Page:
review by . November 10, 2010
posted in Movie Hype
Director Todd Phillips, the creator of "Old School" and "The Hangover" thought he could pull another "classic" by casting the Hollywood's Playboy at this moment, Robert Downey Jr. and the hilarious comedian Zach Galifianakis. Great cast but not that great story. The typical "glam meets nerd" has been done tens of times before and I really though this approach would be different but it just didn't worked that well. I'm not suggesting that this movie …
review by . May 20, 2011
posted in Movie Hype
Robert Downey Jr how you break my heart. Not even my love for you can save me from the pains in which you inflicted upon me during Due Date.  Not even my love for the obseenly odd Zach Galifianakis spared me a pain that could only rival that of child birth.  OK, that is probably a bit of a stretch, but I think you get what I am trying to say. In true Todd Phillips (director) style, this film fits right in with Old School and The Hangover.  Although not as good as The Hangover, Due …
review by . March 07, 2011
posted in Movie Hype
Caption
Comedies these days  are more common than a two-legged dog. Every year, every month,  every day a new comedy releases in theaters  some are funny some are less than funny  and then there are those rare comedies that are so god-awful, so nasty, so cruel so shamelessly unfunny that after seeing it you  absolutely cringe at the slightest mention of the name of the film. Todd Philips' "Due Date" is such a comedy, a comedy that takes no shame in ripping off one …
review by . November 06, 2010
posted in Movie Hype
It's about time that a Planes Trans and Automobiles remake was
Okay, stop me if you heard this one: a fussy straight faced white collar guy ends up spending an excruciating trek across the country with a talkative blue collar slob and they slowly but surely end up best friends.  I think John Hughes made it...........Steve Martin has an F Bomb tyraid in it...........yeah.  Sans Trains, this movie really felt like familiar ground. Initially when I saw this movie being advertised all I really thought of as soon as I saw "brought to you by the …
Quick Tip by . April 15, 2011
posted in Movie Hype
I seem to be one of the few people who found the characters in this film to be so unpleasant that they were sort of lovable. Oh well, I also think Oscar the Grouch is sweet.      From the guys who made the uproariously funny and politically incorrect film The Hangover comes another film (perhaps more politically incorrect and certainly less funny) Due Date. The story is very straight forward and for the most part entirely predictable, but this is an American comedy and they haven't …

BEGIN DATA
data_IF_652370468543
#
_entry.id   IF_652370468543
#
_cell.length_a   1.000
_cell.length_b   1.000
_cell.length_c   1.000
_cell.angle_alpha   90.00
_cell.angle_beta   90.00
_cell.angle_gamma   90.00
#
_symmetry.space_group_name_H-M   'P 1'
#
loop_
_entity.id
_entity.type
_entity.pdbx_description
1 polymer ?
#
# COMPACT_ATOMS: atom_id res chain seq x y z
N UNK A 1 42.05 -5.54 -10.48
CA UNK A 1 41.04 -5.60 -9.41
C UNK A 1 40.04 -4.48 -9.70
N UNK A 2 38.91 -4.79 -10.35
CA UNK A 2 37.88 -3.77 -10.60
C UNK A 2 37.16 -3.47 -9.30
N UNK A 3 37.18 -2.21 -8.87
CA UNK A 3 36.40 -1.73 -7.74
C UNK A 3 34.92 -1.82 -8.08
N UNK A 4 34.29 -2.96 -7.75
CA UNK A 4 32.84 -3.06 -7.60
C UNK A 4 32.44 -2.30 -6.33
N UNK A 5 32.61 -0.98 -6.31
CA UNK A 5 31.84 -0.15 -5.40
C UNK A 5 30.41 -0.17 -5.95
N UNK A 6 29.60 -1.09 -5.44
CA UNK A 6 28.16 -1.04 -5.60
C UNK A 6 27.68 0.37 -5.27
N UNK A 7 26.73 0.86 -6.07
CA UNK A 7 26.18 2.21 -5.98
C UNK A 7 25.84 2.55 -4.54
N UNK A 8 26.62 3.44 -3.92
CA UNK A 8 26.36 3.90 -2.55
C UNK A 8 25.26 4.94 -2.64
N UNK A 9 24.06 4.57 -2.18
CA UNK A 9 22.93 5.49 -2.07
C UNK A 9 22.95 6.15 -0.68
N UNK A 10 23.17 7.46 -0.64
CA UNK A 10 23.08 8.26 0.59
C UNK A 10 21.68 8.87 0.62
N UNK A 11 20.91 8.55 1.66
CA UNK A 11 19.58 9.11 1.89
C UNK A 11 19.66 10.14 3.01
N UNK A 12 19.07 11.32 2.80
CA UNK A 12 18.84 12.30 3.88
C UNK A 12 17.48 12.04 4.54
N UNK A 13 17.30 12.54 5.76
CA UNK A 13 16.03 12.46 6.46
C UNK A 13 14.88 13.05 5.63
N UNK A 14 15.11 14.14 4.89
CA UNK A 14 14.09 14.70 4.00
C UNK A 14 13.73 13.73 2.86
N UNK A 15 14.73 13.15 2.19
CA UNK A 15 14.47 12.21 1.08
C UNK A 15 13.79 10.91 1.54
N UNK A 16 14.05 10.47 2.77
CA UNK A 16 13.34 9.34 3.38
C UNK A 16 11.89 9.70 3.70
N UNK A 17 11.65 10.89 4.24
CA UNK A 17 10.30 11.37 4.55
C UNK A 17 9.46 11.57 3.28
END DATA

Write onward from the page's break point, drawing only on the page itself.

review by . November 11, 2010
posted in Movie Hype
   A lot of hyperboles are used for laughter in a theater on the box art or in a review for a comedy film. My fellow film journalists may write “I laughed until I cried!” or “I laughed until my sides hurt!” However, during my screening of Due Date, one of my friends I was watching the film with literally fell out of his seat and folded up like a lawn chair after hearing one of the many perfectly executed jokes in Todd Phillips’ new comedy. To tell you the …
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Chris Pandolfi ()
Ranked #5
Growing up a shy kid in a quiet suburb of Los Angeles, Chris Pandolfi knows all about the imagination. Pretend games were always the most fun for him, especially on the school playground; he and his … more
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Director Todd Phillips re-teams with his break-out Hangover star Zach Galifianakis for this road movie concerning a soon-to-be father (played by Robert Downey Jr.) and his cross-country trip to make it back in time for his baby's birth -- with the only roadblock being the dubious passenger (Galifianakis) who's along for the ride. Michelle Monaghan and Jamie Foxx co-star in the Warner Bros./Legendary Pictures production.


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    Details

    Director: Todd Phillips
    Release Date: 5 November 2010
    MPAA Rating: R
    First to Review

    "Past Due"